The U.S. Court of Appeals for the Eleventh Circuit recently joined the fray of federal appellate courts addressing whether the Americans with Disabilities Act (“ADA”) applies to websites. In a 2-1 decision, the Eleventh Circuit concluded that defendant Winn-Dixie’s website was not a “place of public accommodation” under the ADA and that plaintiff’s inability to access the website did not constitute an “intangible barrier” to his ability to access and enjoy the goods, services, privileges, and advantages of Winn-Dixie’s physical store, which does constitute a place of public accommodation protected by the ADA.
After fifteen years of requesting prescription refills and redeeming coupons in Winn-Dixie’s grocery stores, the plaintiff—a visually impaired customer—turned to Winn-Dixie’s website to complete these tasks for the added privacy and convenience. Plaintiff sued Winn-Dixie alleging that its website violated the ADA because it did not accommodate screen reader software and therefore prevented him from enjoying the “goods, services, privileges, or advantages of Winn-Dixie.”
The district court ruled in favor of the plaintiff. The court avoided determining whether the website was a place of public accommodation under the ADA and instead concluded that the website’s failure to accommodate screen reader technology was an “intangible barrier” that prevented plaintiff from fully and equally enjoying the physical store.
On appeal, the Eleventh Circuit reversed the district court’s ruling, directly addressing two central questions at the heart of the debate over whether the ADA applies to a company’s website. First, the Court noted that the ADA and its regulations clarify the definition of “place of public accommodation” by identifying examples of tangible, physical places like stores and banks, and do not list any intangible places. Based on this plain reading of the ADA, the Eleventh Circuit concluded that the ADA does not apply to “intangible places or spaces, such as websites.”
Second, the Court ruled that although Winn-Dixie’s physical stores are places of public accommodation, the company’s failure to accommodate screen reader software on its website was not an “intangible barrier” to Winn-Dixie’s physical stores. The Court highlighted that whether the plaintiff could use Winn Dixie’s website did not impact his ability to fully enjoy the goods and services offered at the physical stores because he could fill prescriptions and use coupons at the physical stores, as he had for 15 years. The Court clarified that it does not adopt a “nexus” standard, whereby a plaintiff only has to demonstrate that there is a nexus between the service and physical place of public accommodation. Moreover, the Court held that the ADA requires a business to provide only necessary auxiliary aids or services, not those that are merely reasonable. Because plaintiff did not need screen reader software to fully enjoy Winn-Dixie’s physical stores, the Court found no ADA violation in relation to that deficiency.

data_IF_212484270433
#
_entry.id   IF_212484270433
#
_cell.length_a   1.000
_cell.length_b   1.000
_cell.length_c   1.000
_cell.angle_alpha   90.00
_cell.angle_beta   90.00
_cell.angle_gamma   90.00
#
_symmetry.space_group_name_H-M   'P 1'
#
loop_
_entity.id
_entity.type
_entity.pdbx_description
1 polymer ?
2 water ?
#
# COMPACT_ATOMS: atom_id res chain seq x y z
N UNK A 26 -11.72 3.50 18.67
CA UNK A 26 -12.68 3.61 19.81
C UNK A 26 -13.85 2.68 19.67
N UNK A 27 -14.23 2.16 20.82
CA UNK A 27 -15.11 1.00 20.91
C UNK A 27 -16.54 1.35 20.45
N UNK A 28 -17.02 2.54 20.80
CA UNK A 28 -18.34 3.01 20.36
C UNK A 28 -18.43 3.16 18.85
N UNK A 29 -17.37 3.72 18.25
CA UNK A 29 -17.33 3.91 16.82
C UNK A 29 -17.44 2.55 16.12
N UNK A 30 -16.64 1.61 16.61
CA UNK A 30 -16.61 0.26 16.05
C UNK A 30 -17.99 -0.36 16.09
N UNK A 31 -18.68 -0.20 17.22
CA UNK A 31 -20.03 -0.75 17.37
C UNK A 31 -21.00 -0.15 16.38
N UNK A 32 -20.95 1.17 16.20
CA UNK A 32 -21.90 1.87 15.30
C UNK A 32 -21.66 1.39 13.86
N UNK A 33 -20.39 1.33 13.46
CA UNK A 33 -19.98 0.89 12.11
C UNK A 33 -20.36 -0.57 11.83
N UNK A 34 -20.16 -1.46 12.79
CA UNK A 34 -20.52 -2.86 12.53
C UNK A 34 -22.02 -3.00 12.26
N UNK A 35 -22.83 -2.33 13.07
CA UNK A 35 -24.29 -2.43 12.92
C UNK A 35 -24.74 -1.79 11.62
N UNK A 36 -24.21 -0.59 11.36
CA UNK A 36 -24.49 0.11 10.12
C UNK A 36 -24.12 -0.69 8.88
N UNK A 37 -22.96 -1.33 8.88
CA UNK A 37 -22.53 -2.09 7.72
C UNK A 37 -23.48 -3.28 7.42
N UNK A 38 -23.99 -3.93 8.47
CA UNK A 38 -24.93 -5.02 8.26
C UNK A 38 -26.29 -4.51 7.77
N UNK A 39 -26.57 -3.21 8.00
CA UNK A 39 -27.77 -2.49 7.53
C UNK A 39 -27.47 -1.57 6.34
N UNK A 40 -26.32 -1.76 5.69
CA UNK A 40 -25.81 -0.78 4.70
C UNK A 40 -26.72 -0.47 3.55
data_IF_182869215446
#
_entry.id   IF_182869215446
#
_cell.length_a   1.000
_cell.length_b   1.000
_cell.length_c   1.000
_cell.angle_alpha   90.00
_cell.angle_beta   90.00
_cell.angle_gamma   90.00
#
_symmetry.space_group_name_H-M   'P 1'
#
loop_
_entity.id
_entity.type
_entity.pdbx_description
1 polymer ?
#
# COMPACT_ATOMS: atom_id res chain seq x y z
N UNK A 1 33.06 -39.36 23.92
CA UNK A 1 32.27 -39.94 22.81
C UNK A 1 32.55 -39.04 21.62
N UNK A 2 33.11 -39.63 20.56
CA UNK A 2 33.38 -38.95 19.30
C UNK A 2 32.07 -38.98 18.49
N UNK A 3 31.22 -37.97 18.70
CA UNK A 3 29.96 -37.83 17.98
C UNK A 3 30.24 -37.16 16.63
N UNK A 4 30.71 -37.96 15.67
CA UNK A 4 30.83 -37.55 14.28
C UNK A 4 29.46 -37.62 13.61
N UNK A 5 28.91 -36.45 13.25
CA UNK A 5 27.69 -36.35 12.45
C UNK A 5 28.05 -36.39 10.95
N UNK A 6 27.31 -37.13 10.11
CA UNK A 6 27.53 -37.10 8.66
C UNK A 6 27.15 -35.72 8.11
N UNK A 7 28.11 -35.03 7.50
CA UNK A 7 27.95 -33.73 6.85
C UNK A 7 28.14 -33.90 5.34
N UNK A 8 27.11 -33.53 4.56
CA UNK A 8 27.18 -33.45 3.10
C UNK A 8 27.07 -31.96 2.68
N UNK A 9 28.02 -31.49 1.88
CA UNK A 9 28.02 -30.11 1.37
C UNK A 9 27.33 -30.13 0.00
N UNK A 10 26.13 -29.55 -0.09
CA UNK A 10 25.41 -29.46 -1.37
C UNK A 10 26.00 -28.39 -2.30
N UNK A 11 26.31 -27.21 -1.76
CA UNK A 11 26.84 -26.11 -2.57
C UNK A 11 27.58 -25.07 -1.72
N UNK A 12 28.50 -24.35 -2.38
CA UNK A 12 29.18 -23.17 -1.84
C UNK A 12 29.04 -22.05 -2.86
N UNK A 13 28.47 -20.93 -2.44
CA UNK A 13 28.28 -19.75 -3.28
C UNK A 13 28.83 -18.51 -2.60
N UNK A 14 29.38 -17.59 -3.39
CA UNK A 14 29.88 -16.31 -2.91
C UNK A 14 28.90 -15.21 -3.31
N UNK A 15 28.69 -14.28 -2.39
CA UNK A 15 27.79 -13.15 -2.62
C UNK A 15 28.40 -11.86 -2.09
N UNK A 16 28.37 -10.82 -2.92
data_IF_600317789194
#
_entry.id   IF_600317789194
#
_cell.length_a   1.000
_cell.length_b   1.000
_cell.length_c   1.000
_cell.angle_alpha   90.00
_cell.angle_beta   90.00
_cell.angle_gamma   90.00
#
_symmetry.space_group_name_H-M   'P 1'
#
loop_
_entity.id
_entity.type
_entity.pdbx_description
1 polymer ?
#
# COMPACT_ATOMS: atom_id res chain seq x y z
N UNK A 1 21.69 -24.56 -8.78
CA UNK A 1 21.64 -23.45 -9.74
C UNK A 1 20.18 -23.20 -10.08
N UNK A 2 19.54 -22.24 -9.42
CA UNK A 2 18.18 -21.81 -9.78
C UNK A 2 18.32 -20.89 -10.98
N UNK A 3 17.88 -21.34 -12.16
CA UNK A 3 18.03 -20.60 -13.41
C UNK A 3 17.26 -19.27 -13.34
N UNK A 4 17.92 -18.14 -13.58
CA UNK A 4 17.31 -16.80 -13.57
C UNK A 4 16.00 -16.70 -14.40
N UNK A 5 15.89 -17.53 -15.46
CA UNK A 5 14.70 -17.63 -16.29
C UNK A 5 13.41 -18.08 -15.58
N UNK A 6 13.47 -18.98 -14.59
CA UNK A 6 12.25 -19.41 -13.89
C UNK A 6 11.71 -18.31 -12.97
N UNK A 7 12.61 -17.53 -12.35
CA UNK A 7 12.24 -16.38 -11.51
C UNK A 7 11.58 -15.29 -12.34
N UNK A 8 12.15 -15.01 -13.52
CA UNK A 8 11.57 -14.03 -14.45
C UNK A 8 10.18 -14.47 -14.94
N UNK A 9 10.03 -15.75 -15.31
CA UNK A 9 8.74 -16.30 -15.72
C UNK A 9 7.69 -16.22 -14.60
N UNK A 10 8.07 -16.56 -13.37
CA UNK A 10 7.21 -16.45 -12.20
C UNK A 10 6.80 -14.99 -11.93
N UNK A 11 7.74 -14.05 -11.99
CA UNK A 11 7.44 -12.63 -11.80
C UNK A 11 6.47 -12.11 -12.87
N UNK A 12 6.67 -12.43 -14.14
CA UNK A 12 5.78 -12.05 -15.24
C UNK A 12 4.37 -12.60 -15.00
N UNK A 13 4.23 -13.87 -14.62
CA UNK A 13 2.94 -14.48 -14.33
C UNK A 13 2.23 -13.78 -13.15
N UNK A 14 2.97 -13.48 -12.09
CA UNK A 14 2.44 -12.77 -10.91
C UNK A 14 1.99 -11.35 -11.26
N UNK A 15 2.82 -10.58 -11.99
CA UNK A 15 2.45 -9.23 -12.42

This decision adds to the split among U.S. Court of Appeals on whether the ADA applies to websites. The Third, Sixth, Ninth, and Eleventh Circuits have narrowly interpreted “place of public accommodation” as referring to physical places, whereas the First and Seventh Circuits have ruled that the ADA is not limited to physical places and applies to websites. However, even amongst circuit courts that have narrowly interpreted “place of public accommodation,” the risks associated with online accessibility claims are greater in circuits like the Ninth Circuit that have adopted the “nexus” view—which is broader than the Eleventh Circuit’s view—and provides more grounds for plaintiffs to tie the alleged inability to access a company’s website to that company’s physical establishment.
The Eleventh Circuit’s ruling will have major repercussions on ADA website accessibility cases brought within the circuit. Practically speaking, however, we anticipate that plaintiffs will alter their litigation strategy, focusing their efforts on the jurisdictions that have adopted broader views of what constitutes a “place of public accommodation.”
Importantly, the Online Accessibility Act—which was recently re-introduced in the House— could address the circuit split by explicitly extending the ADA to cover consumer-facing websites and mobile applications. Under the proposed statute, a website or app would be compliant if it substantially complies with WCAG 2.0 Level A and Level AA standard, or subsequent iterations of the WCAG standards.